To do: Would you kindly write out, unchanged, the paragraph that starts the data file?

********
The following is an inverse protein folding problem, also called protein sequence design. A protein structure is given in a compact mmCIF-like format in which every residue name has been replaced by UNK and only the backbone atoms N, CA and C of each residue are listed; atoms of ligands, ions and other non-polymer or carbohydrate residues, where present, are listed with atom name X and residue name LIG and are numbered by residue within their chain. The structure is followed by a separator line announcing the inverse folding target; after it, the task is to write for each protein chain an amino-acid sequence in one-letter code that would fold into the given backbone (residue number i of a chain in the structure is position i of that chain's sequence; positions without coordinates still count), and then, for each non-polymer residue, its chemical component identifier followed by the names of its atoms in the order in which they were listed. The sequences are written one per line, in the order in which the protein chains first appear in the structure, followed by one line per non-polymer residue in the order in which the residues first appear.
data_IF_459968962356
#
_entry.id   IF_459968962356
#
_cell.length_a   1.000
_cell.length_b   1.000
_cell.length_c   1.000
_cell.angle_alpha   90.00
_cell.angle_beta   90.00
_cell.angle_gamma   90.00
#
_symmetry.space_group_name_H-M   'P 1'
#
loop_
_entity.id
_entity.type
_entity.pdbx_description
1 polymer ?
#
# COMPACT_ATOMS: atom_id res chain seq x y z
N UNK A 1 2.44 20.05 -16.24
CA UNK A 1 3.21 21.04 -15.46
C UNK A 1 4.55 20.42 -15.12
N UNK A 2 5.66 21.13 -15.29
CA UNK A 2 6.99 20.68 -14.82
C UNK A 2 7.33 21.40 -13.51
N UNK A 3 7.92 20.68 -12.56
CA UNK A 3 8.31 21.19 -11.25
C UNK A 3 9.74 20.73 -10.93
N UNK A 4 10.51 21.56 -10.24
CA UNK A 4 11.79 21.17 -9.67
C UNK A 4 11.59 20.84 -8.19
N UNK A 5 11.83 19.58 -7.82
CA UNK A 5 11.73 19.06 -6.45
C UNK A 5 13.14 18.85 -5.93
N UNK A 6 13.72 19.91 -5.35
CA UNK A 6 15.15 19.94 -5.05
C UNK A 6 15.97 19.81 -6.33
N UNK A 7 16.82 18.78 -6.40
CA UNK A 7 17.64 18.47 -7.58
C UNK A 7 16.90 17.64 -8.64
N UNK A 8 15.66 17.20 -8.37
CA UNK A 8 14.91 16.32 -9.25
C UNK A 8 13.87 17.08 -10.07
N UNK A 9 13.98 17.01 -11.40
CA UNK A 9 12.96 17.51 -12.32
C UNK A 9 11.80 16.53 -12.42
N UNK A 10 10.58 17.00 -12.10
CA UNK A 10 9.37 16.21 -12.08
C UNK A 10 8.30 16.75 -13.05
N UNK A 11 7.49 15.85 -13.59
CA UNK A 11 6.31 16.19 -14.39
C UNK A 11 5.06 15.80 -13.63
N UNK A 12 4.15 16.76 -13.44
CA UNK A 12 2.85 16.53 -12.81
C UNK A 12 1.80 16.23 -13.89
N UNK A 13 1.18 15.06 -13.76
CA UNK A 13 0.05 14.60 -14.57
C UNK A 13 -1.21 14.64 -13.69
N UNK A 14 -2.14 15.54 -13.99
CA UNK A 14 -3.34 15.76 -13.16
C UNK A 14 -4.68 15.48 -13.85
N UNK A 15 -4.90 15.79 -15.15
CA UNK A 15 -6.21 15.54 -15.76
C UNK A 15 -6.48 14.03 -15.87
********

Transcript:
The following is an inverse protein folding problem, also called protein sequence design. A protein structure is given in a compact mmCIF-like format in which every residue name has been replaced by UNK and only the backbone atoms N, CA and C of each residue are listed; atoms of ligands, ions and other non-polymer or carbohydrate residues, where present, are listed with atom name X and residue name LIG and are numbered by residue within their chain. The structure is followed by a separator line announcing the inverse folding target; after it, the task is to write for each protein chain an amino-acid sequence in one-letter code that would fold into the given backbone (residue number i of a chain in the structure is position i of that chain's sequence; positions without coordinates still count), and then, for each non-polymer residue, its chemical component identifier followed by the names of its atoms in the order in which they were listed. The sequences are written one per line, in the order in which the protein chains first appear in the structure, followed by one line per non-polymer residue in the order in which the residues first appear.